In December 1984, Canada's Interdepartmental Steering Committee on Humane Trapping circulated a draft of its confidential report, "Federal Communications Strategy in Defence of the Fur Trade." In this report, the committee acknowledged that yet another of Canada's renewable resource industries is under attack:
There are clear indications that international protest groups concerned with animal welfare are now turning their attention to the fur trade, after having succeeded in boycotting the Canadian harp seal hunt. Preparations have already been undertaken and isolated activities taken place which indicate that an organized attack on trapping, particularly the use of leg-hold traps, is about to be undertaken.Several of the organizations that protested against the seal hunt (some of them with new names) are spearheading the campaign against the international fur trade. Animal welfare groups are primarily concerned about the suffering of animals in traps, and are pressing government and trappers to find and use the most humane methods possible. But animal rights groups argue that killing animals by any means is immoral and are opposed to killing animals for fur. The tactics are similar to those employed against the seal hunt- emotional, evocative images of animals in traps, pictures of fur garments bleeding, and strong denunciations by celebrities of the wearing of fur. The more extreme groups aim to create widespread public disapproval of the fur trade, to apply political pressure to strictly curtail it, and thereby to destroy markets and end the trade in furs.
Canada is a principal target of the campaign to end trapping and the fur trade. This country produces many of the world's finest furs and exports furs to the United States, Western Europe, and, recently, to Japan. The consequences of a successful campaign would be felt throughout the Canadian economy, but especially in the North, where every community participates to some extent in the harvest of animals for furs. The fur trade, including the processing, manufacturing, and retailing sectors, as well as the primary production of pelts, contributes $600 million to $1 billion per year to the Canadian economy.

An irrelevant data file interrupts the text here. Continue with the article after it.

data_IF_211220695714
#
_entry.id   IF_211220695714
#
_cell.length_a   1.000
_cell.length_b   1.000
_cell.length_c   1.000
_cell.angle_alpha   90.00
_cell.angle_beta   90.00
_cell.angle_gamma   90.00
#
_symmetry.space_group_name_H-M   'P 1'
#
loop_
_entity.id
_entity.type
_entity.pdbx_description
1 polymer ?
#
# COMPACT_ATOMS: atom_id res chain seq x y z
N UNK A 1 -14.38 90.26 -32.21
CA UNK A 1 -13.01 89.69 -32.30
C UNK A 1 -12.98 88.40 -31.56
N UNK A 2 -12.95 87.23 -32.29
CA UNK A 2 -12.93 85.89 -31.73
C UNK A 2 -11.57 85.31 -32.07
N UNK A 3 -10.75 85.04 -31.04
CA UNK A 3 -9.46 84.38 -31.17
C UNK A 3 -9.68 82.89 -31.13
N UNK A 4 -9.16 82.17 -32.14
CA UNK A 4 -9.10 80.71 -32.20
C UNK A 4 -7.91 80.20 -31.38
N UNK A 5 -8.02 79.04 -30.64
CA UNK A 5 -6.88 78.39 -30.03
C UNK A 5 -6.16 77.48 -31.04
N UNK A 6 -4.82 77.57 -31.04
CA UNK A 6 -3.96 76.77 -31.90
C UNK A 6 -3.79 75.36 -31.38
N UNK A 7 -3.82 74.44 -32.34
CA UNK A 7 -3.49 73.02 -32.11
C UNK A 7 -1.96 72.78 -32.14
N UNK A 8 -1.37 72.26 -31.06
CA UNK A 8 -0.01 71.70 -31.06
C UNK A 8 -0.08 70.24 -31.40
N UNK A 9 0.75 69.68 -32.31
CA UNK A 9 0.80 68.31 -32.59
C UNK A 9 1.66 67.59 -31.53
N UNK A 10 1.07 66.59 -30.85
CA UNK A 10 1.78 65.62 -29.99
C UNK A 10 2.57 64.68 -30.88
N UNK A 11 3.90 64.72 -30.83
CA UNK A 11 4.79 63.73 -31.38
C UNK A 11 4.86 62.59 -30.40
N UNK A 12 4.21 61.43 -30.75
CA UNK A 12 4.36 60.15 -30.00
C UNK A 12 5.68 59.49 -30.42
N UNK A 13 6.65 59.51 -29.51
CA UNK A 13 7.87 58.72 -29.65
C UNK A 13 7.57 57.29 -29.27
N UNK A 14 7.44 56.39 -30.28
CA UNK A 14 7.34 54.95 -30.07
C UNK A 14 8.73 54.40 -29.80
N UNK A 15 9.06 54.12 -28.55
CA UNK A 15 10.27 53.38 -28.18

Like sealing, the fur trade is of particular importance to native peoples. Nearly 50 000 native trappers support their families entirely or supplement their incomes through trapping. Related activities such as pelt preparation and handicraft production provide additional income. Moreover, hunting and trapping provide meat that cannot be replaced adequately by costly and less nutritious imports. The sale of pelts and products is often the only source of the cash required to support this lifestyle, even at the subsistence level.
Native peoples in Canada have rights to hunt, fish, and trap that are recognized and enshrined in the Constitution. These rights are the basis of their claims to land and resources. Through land claims negotiations they are working to regain their share of control in the conservation and management of renewable resources. The loss of the trapping economy not only threatens native cultures, but also endangers the claims of native peoples to the land and resources needed to sustain these cultures.
Native peoples are affronted to find themselves described as "barbarians" and their traditional reliance on the land and its resources questioned and condemned by urban activists who claim to speak on behalf of the animals. The respect for and stewardship of wildlife that European conservationists once found admirable and unique is now ignored and misrepresented by the emotional and sensational tone of the anti-fur campaign.
Typical of this tone is a comment by Bryn Jones, Chairman of Greenpeace Ltd., on a Canadian national television news-interview programme last autumn. He said that native people, if unchecked, would wipe out all the wild animals in Canada. Responding to this statement, Georges Erasmus, National Chief of the Assembly of First Nations and a Canadian representative of Indigenous Survival International, said:
Well, that's the funny thing about all of this. The heart of this movement has started in large industrial countries, places where wild animals have been depleted, and they are now looking to the first-world areas where aboriginal people are still predominantly traditional, and where we still have our wildlife.